It’s important that security understands at a deep level the intended application topology and that all application and process behavior is logged. The ephemeral nature of workloads makes this critical as time is of the essence.
Items that are relevant to be aware of are:
- Which applications and services are my applications talking to?
- What is the purpose of the application’s communication?
- What is the typical behavior of my applications?
- Gaining insight into anomalies or behavior changes of applications.
- Understanding outliers in behaviors.
When you are logging all this data it can be overwhelming, so you need a way to make meaning of all the data.
Data only turns into information when it has value and can answer key questions.
Questions that need to be answered:
- Who ran this application and where did they come from?
- When was the application run?
- What did the application do?
- Where did it connect to and from?
Additionally, a key-value attribute of meaningful information is the ability to make you ask more poignant questions with context. This is very important in dev-ops as it shrinks the meantime to response window considerably and you can either gain useful insight into the application or system or uncover a potential security risk.
“Hey Dan, I noticed at 11:55PM last Thursday you added a US-East as a region, added 20 new GPU instances, and appeared to have installed a new application called monerominer. I see more than 15GB of traffic going out of there. Did you mean to do this?”
Item 7: Secure the Users
One of the premises of least-privilege systems in AWS is to limit user logins. In this area we are referring to the accounts of users on actual machines not AWS accounts. This is a system user that is connecting usually via SSH. Orchestration systems and templatized workload configurations allow you to limit user logins but sometimes they are needed.
Wherever you can limit user logins to machines, especially high privilege logins such as root.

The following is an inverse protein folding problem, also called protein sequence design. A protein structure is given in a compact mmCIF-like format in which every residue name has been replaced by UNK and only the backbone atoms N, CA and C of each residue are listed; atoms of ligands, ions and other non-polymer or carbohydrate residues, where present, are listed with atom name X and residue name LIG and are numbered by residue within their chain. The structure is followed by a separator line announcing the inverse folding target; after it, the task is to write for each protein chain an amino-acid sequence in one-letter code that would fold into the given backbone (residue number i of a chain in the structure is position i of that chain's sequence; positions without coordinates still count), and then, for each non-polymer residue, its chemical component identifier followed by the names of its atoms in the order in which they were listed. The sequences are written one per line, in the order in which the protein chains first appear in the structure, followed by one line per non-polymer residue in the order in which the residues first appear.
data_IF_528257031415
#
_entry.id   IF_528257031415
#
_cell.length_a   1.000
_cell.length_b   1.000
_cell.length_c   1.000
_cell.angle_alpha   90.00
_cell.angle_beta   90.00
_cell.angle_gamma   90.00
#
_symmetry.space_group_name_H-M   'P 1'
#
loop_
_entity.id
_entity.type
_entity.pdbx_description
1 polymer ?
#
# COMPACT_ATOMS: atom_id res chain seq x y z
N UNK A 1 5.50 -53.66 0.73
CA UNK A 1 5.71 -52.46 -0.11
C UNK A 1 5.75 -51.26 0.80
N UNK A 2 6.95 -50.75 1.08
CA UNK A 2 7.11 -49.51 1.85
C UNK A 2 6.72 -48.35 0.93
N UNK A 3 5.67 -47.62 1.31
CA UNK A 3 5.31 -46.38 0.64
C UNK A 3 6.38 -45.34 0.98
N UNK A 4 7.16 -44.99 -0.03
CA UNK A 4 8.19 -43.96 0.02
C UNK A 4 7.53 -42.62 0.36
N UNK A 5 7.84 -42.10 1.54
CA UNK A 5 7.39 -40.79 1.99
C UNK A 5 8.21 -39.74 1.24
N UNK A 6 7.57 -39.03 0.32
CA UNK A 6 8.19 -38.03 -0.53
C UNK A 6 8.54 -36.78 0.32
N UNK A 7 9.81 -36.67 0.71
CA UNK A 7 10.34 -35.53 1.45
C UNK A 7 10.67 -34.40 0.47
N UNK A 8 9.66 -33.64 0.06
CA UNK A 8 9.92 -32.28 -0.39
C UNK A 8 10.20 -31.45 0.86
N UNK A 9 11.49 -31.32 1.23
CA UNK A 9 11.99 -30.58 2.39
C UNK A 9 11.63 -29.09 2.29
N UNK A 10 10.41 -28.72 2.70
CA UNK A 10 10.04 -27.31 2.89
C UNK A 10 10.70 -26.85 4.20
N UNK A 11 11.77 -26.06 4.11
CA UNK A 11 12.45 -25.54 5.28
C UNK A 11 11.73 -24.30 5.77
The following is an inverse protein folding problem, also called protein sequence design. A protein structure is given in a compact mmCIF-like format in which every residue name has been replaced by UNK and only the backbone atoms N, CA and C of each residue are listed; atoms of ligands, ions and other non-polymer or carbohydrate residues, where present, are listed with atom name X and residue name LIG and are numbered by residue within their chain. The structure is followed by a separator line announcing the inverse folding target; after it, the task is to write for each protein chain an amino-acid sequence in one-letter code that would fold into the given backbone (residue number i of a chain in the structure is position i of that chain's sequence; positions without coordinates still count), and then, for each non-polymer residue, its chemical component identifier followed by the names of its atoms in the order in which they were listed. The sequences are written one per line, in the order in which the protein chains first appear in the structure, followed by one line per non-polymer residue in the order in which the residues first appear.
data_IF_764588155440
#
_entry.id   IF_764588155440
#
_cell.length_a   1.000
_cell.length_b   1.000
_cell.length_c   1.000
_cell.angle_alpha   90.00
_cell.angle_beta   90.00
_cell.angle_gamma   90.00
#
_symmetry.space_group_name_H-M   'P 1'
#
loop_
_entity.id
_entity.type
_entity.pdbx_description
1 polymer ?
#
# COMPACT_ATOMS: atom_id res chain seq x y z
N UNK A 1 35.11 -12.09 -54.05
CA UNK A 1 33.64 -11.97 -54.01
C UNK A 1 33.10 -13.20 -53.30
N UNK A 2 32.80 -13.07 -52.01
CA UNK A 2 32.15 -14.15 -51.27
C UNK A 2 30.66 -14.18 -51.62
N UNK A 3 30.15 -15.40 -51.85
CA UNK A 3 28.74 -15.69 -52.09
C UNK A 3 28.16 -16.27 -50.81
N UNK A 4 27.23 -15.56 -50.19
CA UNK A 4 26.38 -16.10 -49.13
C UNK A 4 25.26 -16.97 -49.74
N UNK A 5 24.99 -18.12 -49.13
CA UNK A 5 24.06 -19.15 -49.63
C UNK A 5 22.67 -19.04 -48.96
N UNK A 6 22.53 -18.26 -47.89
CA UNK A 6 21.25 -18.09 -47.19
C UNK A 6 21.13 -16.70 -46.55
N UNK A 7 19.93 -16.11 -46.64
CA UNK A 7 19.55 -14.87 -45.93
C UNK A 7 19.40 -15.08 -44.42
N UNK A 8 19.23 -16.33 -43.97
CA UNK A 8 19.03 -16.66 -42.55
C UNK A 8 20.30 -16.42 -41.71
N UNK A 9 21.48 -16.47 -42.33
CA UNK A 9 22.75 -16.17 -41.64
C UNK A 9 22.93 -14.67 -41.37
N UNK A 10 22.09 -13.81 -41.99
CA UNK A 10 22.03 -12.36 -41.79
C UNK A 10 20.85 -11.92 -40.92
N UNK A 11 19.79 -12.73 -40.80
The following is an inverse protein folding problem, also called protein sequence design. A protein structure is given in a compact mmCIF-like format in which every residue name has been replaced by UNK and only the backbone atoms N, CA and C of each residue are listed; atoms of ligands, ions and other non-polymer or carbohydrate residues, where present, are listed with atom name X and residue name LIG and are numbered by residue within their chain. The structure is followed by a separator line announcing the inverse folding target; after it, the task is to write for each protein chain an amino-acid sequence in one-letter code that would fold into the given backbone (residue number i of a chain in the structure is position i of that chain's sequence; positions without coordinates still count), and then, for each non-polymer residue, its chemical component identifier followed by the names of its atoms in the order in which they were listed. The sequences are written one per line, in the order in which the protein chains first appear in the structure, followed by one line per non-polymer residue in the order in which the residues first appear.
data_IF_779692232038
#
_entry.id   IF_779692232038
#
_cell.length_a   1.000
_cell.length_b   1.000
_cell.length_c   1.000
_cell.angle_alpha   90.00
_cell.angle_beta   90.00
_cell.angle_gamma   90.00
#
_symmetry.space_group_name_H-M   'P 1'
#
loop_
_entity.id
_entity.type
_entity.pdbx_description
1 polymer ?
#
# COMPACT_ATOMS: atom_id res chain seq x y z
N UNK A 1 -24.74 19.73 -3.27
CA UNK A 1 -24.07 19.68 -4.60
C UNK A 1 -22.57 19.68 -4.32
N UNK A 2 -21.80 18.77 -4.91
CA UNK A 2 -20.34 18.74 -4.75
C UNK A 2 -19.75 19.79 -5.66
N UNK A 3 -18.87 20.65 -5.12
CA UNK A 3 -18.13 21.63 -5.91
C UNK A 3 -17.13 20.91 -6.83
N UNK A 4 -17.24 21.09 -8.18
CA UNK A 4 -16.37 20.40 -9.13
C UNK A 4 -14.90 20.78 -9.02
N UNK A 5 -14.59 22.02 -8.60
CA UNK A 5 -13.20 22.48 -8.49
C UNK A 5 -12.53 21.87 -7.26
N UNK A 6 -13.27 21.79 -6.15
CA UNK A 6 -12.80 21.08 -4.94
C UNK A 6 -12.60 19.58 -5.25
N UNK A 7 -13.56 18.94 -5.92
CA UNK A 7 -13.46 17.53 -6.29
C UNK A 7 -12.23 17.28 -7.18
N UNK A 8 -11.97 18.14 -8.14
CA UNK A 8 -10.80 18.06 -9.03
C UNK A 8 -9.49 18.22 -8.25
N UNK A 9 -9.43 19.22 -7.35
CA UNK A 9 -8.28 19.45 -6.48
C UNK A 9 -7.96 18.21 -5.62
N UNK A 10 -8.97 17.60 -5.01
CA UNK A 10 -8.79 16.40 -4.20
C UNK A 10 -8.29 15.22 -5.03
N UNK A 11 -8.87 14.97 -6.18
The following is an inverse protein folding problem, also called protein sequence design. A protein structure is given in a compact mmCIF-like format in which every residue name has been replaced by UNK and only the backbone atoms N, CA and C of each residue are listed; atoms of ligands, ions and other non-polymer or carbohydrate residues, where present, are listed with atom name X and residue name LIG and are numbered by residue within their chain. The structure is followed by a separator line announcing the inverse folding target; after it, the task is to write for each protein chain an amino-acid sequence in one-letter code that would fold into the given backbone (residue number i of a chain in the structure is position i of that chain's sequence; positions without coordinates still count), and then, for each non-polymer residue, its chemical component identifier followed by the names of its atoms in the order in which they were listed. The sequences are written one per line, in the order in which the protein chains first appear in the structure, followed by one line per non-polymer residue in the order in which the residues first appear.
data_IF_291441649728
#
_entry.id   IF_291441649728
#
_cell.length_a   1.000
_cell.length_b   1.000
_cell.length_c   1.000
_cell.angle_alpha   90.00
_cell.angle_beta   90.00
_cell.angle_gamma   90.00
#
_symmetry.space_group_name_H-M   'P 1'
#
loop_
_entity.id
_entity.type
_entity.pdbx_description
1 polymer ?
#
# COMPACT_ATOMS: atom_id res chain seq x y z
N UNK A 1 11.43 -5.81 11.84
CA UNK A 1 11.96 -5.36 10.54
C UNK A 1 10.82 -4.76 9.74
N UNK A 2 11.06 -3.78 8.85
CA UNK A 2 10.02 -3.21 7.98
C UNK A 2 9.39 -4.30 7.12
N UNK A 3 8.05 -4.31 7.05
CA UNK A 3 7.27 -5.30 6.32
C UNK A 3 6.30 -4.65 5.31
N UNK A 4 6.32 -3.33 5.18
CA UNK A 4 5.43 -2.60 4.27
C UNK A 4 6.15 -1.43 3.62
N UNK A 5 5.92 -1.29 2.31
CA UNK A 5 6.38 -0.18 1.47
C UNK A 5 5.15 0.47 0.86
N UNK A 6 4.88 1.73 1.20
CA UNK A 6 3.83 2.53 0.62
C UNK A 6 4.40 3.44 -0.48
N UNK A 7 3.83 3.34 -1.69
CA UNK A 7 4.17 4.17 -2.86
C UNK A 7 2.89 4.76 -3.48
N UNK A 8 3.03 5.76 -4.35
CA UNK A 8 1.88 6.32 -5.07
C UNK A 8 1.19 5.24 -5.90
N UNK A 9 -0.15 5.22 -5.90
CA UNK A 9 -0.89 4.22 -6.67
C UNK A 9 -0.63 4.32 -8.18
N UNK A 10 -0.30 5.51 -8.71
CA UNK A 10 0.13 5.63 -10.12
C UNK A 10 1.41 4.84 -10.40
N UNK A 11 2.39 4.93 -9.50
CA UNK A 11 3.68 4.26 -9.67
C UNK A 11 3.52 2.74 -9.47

Some guidance on users if you are allowing logins include:
- No shared accounts. Each user should have their own login
- Log all successful and unsuccessful logins
- Use multi-factor authentication
- Set up a bastion host and a VPN server/service so you can limit IP
- Use IAM for authentication with OAUTH or SAML with central directory
- Avoid service account logins
- Change or replace standard OS accounts (ec2-user, Ubuntu, core,etc.)
- Where possible limit users installing apps
- Use the orchestration and drive towards immutable images
Within your login systems, you should be users behavior in terms of logging in. Where, how often, movement laterally, and privilege escalation (sudo).
Item 8: Secure the Data
Unfortunately, all too often I hear from prospects that their data is not worth anything and they have nothing to worry about when it comes to data theft. The reality is that your data is almost always worth something to someone other than you and attackers will find unique ways to use it.
Fortunately, encryption technologies have come a long way in recent years and there is little reason to not encrypt everything you can in your data stores. Your keys of course here are critical and should be rotated. Additionally, you should investigate key vault technologies and services to automate this.
Item 9: The People
People, in this item, are not your end-users but your developers and security personnel. A new term has been created for people who are fulfilling security in modern cloud architectures called “DevSecOps”. While I am not sure we need a new word for this, at least it’s descriptive! For me, it’s really just about strong communication and relationship between developers and security engineering. This needs to be two-ways and automation and strong technology can certainly help bridge the two. Tools such as Slack are excellent for this. Real-time alerting and sharing of information over secure channels can really help moves things forward and provide a medium for both asking questions and getting answers. I am a fan of logging all critical events via another technology such as PagerDuty, and all alerts in Slack. Then having a discussion channel is questions arise.